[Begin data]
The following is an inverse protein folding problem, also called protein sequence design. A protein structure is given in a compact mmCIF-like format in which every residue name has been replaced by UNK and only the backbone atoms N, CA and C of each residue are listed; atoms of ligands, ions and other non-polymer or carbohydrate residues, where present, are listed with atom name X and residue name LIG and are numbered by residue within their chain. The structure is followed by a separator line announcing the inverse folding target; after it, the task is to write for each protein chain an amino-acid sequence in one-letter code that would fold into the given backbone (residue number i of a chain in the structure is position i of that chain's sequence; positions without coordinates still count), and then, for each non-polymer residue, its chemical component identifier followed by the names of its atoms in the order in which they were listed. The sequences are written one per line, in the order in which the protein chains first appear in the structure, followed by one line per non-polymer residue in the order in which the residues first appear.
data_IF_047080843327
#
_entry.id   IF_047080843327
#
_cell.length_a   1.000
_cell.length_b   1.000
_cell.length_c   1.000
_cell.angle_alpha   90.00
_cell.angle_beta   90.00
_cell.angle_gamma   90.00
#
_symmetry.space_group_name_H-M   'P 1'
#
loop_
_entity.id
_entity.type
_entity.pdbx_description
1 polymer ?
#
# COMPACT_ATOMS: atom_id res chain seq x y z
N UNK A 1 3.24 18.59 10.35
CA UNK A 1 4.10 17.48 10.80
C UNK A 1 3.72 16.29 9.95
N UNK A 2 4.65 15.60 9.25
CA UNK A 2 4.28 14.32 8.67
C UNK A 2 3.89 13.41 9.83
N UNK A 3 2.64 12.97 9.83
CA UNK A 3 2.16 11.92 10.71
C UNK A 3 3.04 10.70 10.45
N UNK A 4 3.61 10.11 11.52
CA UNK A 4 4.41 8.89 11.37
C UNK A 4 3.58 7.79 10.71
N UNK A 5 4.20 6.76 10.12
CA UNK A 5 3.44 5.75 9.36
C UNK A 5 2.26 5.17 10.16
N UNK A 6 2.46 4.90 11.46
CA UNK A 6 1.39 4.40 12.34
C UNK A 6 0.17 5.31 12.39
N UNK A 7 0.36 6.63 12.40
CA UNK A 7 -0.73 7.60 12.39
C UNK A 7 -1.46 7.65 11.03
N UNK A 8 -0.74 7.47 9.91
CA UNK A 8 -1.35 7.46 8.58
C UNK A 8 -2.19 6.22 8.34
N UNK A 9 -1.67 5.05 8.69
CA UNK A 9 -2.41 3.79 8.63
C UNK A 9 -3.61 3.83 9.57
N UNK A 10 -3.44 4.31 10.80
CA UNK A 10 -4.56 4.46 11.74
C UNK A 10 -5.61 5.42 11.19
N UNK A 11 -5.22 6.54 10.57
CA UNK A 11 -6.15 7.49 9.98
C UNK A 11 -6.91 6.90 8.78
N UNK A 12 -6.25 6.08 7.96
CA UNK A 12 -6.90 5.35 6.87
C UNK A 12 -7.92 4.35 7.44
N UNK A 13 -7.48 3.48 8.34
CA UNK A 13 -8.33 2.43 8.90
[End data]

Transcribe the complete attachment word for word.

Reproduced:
The following is an inverse protein folding problem, also called protein sequence design. A protein structure is given in a compact mmCIF-like format in which every residue name has been replaced by UNK and only the backbone atoms N, CA and C of each residue are listed; atoms of ligands, ions and other non-polymer or carbohydrate residues, where present, are listed with atom name X and residue name LIG and are numbered by residue within their chain. The structure is followed by a separator line announcing the inverse folding target; after it, the task is to write for each protein chain an amino-acid sequence in one-letter code that would fold into the given backbone (residue number i of a chain in the structure is position i of that chain's sequence; positions without coordinates still count), and then, for each non-polymer residue, its chemical component identifier followed by the names of its atoms in the order in which they were listed. The sequences are written one per line, in the order in which the protein chains first appear in the structure, followed by one line per non-polymer residue in the order in which the residues first appear.
data_IF_047080843327
#
_entry.id   IF_047080843327
#
_cell.length_a   1.000
_cell.length_b   1.000
_cell.length_c   1.000
_cell.angle_alpha   90.00
_cell.angle_beta   90.00
_cell.angle_gamma   90.00
#
_symmetry.space_group_name_H-M   'P 1'
#
loop_
_entity.id
_entity.type
_entity.pdbx_description
1 polymer ?
#
# COMPACT_ATOMS: atom_id res chain seq x y z
N UNK A 1 3.24 18.59 10.35
CA UNK A 1 4.10 17.48 10.80
C UNK A 1 3.72 16.29 9.95
N UNK A 2 4.65 15.60 9.25
CA UNK A 2 4.28 14.32 8.67
C UNK A 2 3.89 13.41 9.83
N UNK A 3 2.64 12.97 9.83
CA UNK A 3 2.16 11.92 10.71
C UNK A 3 3.04 10.70 10.45
N UNK A 4 3.61 10.11 11.52
CA UNK A 4 4.41 8.89 11.37
C UNK A 4 3.58 7.79 10.71
N UNK A 5 4.20 6.76 10.12
CA UNK A 5 3.44 5.75 9.36
C UNK A 5 2.26 5.17 10.16
N UNK A 6 2.46 4.90 11.46
CA UNK A 6 1.39 4.40 12.34
C UNK A 6 0.17 5.31 12.39
N UNK A 7 0.36 6.63 12.40
CA UNK A 7 -0.73 7.60 12.39
C UNK A 7 -1.46 7.65 11.03
N UNK A 8 -0.74 7.47 9.91
CA UNK A 8 -1.35 7.46 8.58
C UNK A 8 -2.19 6.22 8.34
N UNK A 9 -1.67 5.05 8.69
CA UNK A 9 -2.41 3.79 8.63
C UNK A 9 -3.61 3.83 9.57
N UNK A 10 -3.44 4.31 10.80
CA UNK A 10 -4.56 4.46 11.74
C UNK A 10 -5.61 5.42 11.19
N UNK A 11 -5.22 6.54 10.57
CA UNK A 11 -6.15 7.49 9.98
C UNK A 11 -6.91 6.90 8.78
N UNK A 12 -6.25 6.08 7.96
CA UNK A 12 -6.90 5.35 6.87
C UNK A 12 -7.92 4.35 7.44
N UNK A 13 -7.48 3.48 8.34
CA UNK A 13 -8.33 2.43 8.90